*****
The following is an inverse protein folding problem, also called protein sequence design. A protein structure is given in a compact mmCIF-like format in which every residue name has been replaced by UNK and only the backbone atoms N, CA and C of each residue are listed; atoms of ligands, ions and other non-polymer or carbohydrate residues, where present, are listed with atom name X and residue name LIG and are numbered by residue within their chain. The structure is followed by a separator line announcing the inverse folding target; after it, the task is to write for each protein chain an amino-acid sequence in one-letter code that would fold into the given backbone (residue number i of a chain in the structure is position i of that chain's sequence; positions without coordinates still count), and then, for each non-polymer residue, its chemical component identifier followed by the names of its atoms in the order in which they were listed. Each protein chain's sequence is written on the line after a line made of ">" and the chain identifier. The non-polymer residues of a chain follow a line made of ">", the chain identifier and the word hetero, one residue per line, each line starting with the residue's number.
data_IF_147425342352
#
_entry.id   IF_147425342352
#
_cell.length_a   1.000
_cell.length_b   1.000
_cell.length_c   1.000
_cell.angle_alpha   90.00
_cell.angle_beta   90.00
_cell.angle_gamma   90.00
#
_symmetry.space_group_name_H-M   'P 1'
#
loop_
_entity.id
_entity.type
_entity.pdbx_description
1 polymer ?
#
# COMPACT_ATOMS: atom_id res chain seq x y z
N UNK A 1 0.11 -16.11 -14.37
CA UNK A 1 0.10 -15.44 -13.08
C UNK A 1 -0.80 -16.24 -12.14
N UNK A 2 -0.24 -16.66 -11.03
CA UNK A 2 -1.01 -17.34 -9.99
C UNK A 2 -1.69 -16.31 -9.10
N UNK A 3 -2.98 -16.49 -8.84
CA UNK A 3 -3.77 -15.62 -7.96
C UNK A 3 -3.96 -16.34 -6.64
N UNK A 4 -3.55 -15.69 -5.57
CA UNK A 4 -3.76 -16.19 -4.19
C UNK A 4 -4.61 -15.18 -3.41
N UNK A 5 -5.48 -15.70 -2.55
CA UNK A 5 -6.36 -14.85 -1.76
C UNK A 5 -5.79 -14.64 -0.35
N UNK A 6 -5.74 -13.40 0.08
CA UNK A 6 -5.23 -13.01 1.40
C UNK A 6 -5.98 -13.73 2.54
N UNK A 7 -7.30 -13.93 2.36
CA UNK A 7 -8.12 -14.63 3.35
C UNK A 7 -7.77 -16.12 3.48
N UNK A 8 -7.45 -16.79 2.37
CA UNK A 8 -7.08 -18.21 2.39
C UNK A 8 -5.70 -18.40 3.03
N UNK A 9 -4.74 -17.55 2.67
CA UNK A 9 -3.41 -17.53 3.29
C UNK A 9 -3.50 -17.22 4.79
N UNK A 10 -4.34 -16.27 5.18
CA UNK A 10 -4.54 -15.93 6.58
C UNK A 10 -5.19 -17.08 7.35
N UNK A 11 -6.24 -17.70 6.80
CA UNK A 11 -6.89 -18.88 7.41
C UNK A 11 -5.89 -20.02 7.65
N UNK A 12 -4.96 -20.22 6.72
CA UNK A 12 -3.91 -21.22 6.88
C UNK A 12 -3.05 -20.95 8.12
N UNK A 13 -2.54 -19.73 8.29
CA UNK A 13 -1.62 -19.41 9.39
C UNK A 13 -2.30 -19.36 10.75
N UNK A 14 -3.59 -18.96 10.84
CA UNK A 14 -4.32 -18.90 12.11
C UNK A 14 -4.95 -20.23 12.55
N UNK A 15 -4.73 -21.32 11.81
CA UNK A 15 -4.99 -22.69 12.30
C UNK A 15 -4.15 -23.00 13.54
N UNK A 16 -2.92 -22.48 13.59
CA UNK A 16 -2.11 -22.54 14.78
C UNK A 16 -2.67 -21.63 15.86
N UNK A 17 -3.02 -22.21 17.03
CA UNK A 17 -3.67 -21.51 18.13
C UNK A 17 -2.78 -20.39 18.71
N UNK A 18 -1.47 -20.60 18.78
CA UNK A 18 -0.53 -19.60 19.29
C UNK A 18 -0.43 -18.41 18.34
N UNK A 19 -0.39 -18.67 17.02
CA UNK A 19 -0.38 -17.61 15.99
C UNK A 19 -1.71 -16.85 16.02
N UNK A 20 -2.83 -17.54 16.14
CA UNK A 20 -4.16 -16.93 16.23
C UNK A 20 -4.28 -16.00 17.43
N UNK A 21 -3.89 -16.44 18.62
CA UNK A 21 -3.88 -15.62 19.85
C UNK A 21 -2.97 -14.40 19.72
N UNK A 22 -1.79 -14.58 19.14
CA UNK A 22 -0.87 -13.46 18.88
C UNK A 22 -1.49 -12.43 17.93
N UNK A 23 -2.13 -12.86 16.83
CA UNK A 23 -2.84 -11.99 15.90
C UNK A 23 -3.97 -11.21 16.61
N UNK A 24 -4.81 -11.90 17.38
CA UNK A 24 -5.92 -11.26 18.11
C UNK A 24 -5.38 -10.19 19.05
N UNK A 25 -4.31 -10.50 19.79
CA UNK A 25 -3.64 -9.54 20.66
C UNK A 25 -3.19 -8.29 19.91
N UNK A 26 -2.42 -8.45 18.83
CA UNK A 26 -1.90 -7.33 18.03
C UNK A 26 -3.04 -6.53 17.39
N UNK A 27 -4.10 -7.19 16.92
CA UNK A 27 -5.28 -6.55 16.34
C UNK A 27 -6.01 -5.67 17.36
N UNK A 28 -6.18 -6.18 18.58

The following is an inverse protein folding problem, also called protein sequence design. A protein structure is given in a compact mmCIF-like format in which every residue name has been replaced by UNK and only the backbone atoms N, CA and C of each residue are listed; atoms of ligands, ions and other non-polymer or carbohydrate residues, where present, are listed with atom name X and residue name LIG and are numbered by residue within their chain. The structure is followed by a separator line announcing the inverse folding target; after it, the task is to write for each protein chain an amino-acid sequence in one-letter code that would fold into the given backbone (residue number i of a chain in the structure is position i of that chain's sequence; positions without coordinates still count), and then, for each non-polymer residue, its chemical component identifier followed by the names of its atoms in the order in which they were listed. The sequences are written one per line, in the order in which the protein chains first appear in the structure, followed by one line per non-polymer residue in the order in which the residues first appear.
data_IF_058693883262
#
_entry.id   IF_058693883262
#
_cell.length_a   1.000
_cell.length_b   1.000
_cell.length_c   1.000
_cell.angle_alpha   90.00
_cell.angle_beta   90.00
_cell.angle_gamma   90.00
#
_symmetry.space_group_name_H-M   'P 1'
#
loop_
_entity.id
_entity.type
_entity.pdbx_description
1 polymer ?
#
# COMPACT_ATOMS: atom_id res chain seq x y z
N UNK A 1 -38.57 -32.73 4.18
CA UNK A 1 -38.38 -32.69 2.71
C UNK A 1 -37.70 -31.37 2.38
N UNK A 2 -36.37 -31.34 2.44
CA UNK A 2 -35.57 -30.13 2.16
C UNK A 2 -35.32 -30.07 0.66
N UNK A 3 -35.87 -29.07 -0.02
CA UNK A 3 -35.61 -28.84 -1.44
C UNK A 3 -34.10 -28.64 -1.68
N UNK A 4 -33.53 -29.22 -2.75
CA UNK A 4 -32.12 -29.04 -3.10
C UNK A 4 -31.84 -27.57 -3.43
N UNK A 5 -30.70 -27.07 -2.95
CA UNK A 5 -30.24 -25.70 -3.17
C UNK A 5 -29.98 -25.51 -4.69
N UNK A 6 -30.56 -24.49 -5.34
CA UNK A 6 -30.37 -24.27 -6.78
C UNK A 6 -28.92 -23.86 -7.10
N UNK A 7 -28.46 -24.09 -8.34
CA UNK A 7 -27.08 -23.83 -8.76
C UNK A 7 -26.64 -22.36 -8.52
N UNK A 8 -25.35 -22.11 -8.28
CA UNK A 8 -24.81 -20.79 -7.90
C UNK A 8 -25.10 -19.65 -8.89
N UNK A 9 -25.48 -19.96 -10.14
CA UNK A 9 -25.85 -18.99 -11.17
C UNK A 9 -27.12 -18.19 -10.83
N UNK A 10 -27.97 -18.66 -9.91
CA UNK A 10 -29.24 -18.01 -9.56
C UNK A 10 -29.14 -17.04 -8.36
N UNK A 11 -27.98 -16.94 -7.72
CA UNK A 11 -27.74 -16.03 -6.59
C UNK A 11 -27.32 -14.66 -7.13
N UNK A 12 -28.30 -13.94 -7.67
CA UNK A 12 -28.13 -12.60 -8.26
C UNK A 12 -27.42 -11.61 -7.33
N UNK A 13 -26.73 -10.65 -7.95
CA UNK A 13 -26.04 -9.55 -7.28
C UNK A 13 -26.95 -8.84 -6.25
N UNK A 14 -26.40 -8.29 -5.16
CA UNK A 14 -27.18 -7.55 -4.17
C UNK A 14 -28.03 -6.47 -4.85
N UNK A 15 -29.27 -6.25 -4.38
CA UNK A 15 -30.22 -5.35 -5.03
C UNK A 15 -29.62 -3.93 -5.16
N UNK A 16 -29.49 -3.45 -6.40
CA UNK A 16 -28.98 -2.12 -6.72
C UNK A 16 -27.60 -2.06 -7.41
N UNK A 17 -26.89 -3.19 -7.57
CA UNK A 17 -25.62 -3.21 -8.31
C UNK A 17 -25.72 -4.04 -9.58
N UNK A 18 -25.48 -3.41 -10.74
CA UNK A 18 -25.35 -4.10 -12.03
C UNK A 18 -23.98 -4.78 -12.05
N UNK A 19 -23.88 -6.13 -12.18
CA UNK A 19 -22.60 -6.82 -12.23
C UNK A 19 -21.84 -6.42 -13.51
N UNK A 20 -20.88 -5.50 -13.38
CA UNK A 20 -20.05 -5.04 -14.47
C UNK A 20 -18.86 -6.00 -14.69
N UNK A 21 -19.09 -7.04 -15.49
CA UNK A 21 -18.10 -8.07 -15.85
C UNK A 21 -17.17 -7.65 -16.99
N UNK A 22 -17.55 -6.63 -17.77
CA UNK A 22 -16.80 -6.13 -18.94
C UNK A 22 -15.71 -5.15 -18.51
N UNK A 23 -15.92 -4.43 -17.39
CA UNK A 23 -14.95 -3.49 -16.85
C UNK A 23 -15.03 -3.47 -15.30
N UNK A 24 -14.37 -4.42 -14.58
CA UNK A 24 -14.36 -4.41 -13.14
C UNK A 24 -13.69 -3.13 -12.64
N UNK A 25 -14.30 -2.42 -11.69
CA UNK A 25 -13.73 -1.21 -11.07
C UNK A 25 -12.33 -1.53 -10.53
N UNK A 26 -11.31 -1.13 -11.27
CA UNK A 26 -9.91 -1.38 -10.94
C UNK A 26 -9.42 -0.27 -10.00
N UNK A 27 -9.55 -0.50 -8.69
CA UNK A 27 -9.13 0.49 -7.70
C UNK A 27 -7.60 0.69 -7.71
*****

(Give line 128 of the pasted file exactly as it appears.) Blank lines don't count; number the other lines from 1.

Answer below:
N UNK A 2 -36.37 -31.34 2.44